Do you like eating Stamppot? How about some delicious fries? Hutspot? All these popular Dutch dishes have one ingredient in common – potato. Potatoes are part of many cultures around the globe and are one of the majorly grown food crops in the world. However, just like most plants in agriculture, the potato plant is experiencing the negative effects of parasitic organisms from the environment, such as parasitic cyst nematodes (Globodera Pallida & Rostochiensis). These small soil-living worms infiltrate the root of the potato plant and use energy that is necessary for the development of the plant and its potatoes. Their impact is often not directly visible but according to estimations, they are responsible for an annual loss of €460 million in Europe alone. Current methods to deal with these parasitic nematodes are either damaging to other (beneficial) organisms in the environment or are insufficient to protect the plant. With your help, we might get a step closer to prevent the loss by parasitic nematodes!
A group of 12 motivated international graduate students from the University of Groningen are working together on a solution in the iGEM competition. iGEM (International Genetically Engineered Machine) is an international competition in which ~250 multidisciplinary teams are challenged to find new innovative ways of solving modern scientific, environmental and/or societal issues using synthetic biology. The University of Groningen has been successful in this competition for many years and even won the Grand Prize in 2012!
A New Solution!
This year iGEM Groningen is trying to create a solution for the cyst nematode problem by developing RootPatch, a community of genetically engineered soil bacteria that will coat the roots of the potato plant. This bacterial community is engineered in such a way that it not only provides nutritional support to the plant, but also repels the nematodes away by acting on their nervous system. While normally the nematodes are attracted towards the plant, they now will try to avoid it. A method which hasn’t been used before and which shows great potential to be very efficient and specific only to the parasitic nematodes, thereby preventing unwanted effects to other animals and plants in the environment. In addition, this new way of using bacteria to ward off nematodes can be implemented to different agricultural plants experiencing parasitism as well by other nematode species.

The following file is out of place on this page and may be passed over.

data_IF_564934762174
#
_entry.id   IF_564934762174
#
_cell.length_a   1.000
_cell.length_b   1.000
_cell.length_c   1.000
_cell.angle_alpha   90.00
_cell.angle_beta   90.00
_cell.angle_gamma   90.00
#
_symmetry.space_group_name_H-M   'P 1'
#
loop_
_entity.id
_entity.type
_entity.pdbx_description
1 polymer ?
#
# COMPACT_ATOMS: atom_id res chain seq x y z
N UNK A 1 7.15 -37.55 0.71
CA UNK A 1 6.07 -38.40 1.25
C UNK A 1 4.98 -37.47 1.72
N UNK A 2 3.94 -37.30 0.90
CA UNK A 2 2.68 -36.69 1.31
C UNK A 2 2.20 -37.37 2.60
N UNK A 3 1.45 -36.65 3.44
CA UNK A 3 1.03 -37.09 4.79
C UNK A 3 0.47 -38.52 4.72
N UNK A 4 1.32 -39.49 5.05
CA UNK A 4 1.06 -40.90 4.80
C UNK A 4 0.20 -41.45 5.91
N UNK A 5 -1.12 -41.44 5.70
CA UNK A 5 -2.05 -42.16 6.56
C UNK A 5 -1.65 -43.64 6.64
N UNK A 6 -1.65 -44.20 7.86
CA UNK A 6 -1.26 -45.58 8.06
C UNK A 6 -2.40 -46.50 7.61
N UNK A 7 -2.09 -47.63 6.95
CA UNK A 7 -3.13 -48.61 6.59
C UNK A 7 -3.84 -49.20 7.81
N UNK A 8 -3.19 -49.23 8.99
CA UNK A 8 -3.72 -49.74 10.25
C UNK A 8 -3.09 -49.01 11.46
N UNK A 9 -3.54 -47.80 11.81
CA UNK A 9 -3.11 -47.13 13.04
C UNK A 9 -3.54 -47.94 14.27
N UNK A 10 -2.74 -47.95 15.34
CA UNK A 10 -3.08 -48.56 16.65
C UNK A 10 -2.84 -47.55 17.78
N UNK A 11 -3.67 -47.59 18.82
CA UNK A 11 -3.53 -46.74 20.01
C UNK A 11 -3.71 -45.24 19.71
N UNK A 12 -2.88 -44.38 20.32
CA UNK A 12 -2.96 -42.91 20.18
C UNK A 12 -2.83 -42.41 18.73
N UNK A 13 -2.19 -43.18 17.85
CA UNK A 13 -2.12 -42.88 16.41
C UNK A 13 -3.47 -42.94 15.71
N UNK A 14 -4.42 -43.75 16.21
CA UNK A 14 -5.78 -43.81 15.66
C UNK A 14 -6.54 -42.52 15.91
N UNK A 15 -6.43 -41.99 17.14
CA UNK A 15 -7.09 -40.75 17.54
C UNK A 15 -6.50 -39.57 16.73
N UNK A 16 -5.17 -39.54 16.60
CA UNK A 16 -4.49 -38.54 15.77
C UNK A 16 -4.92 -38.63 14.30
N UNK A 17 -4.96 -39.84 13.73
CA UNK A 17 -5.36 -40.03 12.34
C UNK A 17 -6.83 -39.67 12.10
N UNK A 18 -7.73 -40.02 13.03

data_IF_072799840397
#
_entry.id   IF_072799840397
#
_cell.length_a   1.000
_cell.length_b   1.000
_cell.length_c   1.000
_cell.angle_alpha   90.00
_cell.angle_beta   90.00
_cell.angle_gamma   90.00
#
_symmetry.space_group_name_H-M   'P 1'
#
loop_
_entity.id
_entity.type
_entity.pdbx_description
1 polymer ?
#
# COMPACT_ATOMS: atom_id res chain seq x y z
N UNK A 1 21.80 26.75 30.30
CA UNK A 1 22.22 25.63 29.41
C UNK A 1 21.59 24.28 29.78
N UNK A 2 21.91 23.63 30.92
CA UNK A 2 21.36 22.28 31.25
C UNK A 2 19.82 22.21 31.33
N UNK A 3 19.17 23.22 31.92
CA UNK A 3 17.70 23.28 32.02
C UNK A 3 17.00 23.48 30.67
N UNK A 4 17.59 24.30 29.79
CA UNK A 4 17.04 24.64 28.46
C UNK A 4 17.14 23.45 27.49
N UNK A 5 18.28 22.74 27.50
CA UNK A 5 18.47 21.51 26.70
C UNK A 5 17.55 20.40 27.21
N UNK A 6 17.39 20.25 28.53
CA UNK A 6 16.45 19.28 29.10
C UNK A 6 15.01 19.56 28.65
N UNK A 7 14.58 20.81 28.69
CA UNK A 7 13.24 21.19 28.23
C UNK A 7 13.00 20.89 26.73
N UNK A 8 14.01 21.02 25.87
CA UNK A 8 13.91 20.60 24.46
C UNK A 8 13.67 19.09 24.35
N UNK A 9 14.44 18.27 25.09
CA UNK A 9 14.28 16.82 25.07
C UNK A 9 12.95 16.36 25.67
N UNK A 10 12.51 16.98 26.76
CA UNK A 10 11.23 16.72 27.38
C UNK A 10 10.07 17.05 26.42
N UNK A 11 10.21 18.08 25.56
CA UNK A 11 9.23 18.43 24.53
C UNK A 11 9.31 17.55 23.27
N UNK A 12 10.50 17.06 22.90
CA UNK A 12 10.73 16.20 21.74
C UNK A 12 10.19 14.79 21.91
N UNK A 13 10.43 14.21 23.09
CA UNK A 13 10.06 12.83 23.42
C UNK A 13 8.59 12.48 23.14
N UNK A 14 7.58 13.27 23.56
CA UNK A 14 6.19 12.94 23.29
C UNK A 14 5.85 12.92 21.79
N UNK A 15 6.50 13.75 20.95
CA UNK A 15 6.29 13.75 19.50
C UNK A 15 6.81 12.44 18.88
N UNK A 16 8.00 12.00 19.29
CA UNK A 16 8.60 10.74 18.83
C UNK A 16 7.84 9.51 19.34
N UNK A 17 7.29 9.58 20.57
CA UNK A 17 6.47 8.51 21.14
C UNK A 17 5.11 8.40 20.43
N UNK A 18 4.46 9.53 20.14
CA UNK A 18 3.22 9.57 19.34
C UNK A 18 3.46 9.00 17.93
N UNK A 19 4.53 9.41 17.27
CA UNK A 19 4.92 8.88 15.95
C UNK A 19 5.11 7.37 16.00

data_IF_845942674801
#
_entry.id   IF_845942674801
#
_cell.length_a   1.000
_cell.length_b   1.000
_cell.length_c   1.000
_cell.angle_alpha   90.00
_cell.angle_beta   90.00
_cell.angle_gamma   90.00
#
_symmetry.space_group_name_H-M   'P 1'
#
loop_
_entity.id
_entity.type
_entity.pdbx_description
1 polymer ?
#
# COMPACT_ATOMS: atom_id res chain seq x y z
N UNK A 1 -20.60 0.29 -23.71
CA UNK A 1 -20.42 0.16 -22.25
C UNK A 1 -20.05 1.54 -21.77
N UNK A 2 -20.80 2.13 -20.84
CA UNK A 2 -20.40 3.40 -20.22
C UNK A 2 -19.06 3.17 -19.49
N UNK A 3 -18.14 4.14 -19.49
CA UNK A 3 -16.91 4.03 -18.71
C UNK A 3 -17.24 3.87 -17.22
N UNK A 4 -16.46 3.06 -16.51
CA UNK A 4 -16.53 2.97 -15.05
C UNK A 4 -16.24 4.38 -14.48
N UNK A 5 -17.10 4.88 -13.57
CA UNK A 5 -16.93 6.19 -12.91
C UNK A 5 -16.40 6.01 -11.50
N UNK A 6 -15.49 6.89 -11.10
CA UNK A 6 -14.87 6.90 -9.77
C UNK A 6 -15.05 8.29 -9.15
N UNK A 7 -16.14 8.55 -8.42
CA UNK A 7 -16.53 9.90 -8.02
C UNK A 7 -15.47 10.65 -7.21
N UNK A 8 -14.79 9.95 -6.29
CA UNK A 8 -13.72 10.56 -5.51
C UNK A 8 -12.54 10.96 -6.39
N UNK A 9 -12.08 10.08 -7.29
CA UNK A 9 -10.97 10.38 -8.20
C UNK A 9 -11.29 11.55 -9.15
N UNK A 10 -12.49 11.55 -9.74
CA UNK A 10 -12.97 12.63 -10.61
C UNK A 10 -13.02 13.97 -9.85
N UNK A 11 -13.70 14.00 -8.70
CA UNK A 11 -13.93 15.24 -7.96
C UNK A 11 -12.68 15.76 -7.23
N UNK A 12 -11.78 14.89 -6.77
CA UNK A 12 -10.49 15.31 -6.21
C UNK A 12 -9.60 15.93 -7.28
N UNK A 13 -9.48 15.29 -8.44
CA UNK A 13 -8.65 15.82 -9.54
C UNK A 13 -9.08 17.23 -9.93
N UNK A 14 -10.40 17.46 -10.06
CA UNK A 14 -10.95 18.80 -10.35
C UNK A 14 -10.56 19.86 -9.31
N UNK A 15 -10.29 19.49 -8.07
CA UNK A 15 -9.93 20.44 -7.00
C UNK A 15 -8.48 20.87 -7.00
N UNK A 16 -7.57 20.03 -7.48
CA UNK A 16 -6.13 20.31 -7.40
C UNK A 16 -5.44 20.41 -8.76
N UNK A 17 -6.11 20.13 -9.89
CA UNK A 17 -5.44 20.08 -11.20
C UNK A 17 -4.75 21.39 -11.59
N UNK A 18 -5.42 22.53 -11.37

Besides their goal to find a new solution to the nematode problem, iGEM Groningen is collaborating with Dutch institutions to set up a new educational platform for high school students about the use of these kinds of genetically modified organisms. The aim of this platform is to let students form an educated opinion on genetic modification and the use of genetically modified organisms. With the input from the high school students, an advisory report will be developed by the University of Leiden which will be presented to the Dutch government.
Why The Team Needs Your Help
In order to realize all of this, the iGEM Groningen team needs your help! While they have support from the university and the industry, they are still looking for financial support to compete in the competition and to develop their project. Every euro will count to get closer to their goal! With the money they will be able to do their lab experiments and to run the computer simulations necessary to prove their idea. In addition, there are other aspects like the development of the educational platform and registration for the competition that require funding. At the end of October, their idea will be evaluated by experts of the iGEM Foundation at the virtual iGEM finale event, joined by over 6000 students and academics. Help this group of passionate students in their mission to change the world of crop protection!